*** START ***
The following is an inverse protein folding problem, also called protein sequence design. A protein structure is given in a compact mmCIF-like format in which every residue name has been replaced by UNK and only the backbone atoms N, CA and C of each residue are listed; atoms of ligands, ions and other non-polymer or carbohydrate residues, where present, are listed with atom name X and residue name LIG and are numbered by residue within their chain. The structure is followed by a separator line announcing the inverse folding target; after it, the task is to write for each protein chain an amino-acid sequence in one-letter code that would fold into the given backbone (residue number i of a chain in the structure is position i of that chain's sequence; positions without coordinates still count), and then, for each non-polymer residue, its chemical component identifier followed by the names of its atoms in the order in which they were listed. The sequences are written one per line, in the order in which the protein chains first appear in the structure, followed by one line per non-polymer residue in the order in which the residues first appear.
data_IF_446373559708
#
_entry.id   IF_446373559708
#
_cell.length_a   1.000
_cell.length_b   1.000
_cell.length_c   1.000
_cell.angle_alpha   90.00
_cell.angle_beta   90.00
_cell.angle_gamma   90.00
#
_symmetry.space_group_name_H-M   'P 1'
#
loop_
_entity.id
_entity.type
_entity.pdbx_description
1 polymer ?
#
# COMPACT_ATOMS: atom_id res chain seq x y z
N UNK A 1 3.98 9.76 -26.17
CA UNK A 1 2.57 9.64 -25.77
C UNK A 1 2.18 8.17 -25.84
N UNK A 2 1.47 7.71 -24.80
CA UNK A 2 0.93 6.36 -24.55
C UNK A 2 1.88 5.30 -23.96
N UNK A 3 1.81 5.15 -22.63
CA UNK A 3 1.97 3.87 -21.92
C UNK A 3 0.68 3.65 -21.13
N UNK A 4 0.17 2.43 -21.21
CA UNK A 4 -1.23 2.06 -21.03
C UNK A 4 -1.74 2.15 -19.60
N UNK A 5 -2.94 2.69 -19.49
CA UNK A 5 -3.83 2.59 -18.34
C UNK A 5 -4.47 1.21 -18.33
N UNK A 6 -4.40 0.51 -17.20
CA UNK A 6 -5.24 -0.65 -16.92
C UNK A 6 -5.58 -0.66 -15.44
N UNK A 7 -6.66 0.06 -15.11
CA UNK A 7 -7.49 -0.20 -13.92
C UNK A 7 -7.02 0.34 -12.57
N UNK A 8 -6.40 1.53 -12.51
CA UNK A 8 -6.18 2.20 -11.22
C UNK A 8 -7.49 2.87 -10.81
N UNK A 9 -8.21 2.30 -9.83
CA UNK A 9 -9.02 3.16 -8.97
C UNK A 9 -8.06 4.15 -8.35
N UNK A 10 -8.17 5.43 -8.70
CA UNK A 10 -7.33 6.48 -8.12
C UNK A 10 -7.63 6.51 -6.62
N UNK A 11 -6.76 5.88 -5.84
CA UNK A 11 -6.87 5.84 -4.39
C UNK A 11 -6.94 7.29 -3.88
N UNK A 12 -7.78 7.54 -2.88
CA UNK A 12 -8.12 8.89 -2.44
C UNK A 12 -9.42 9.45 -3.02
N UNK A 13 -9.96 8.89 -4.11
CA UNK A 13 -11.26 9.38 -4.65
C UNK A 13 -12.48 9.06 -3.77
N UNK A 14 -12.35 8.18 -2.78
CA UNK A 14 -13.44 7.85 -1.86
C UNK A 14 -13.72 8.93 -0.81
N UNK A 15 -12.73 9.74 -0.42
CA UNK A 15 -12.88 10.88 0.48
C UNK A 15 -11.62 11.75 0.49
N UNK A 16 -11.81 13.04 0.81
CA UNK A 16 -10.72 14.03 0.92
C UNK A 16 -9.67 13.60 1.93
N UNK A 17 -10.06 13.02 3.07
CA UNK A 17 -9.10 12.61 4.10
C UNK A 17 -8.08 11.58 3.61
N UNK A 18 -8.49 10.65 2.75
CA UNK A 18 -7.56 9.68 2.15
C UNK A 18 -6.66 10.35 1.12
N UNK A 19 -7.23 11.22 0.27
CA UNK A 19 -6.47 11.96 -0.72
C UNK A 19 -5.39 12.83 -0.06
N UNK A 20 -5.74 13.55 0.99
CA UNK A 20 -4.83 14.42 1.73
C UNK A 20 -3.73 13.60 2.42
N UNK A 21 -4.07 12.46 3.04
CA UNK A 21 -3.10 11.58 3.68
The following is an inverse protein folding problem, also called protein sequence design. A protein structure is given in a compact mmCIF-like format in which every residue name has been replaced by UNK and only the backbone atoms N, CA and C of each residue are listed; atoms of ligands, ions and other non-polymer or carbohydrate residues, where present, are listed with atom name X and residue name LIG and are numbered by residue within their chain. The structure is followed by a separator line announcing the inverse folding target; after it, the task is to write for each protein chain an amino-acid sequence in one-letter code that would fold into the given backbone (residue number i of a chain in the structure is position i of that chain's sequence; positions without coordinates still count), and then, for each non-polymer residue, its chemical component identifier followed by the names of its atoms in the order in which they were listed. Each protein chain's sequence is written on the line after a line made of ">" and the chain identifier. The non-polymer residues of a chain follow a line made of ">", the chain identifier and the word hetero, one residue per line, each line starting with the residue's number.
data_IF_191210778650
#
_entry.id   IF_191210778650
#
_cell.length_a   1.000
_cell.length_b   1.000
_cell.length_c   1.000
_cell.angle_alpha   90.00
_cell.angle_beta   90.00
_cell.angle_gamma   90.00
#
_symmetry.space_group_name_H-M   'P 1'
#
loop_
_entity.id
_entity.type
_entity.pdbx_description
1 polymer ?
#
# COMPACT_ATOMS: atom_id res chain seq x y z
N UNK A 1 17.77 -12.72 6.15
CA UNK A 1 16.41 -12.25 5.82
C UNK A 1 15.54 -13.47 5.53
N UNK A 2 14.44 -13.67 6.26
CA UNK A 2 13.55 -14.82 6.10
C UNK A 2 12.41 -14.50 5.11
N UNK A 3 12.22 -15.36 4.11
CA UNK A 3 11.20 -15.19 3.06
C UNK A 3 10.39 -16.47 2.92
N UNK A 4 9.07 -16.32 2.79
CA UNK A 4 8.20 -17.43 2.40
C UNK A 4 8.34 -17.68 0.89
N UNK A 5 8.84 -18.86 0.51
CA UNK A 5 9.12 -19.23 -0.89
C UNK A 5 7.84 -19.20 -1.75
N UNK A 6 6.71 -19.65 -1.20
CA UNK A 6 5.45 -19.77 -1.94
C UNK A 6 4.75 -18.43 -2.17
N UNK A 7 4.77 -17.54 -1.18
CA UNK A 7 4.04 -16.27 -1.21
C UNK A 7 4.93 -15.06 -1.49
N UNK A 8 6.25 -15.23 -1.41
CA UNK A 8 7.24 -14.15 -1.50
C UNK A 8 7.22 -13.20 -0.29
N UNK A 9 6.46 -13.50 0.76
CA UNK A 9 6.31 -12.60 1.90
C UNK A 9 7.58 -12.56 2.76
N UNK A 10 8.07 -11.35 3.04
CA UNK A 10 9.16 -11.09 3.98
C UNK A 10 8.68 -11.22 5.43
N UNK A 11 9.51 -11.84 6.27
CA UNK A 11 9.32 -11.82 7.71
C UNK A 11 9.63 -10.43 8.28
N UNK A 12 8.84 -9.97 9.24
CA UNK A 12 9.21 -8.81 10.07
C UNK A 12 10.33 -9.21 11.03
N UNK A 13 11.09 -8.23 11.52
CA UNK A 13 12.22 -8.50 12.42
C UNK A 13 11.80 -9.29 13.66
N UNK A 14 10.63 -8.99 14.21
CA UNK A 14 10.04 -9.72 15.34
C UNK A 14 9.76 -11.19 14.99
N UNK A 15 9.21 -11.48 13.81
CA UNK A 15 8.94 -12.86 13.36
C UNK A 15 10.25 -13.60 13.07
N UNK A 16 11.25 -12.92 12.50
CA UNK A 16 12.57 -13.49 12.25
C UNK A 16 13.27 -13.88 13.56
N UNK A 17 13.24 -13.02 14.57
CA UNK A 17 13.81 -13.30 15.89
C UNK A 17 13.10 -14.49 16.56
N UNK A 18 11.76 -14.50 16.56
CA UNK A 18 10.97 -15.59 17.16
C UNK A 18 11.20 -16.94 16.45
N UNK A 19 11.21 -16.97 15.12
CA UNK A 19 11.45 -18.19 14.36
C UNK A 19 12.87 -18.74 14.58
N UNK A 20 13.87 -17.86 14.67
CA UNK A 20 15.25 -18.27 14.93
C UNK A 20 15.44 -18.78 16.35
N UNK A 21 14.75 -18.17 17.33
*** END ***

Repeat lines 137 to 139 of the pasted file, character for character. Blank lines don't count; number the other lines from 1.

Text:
C UNK A 11 9.63 -10.43 8.28
N UNK A 12 8.84 -9.97 9.24
CA UNK A 12 9.21 -8.81 10.07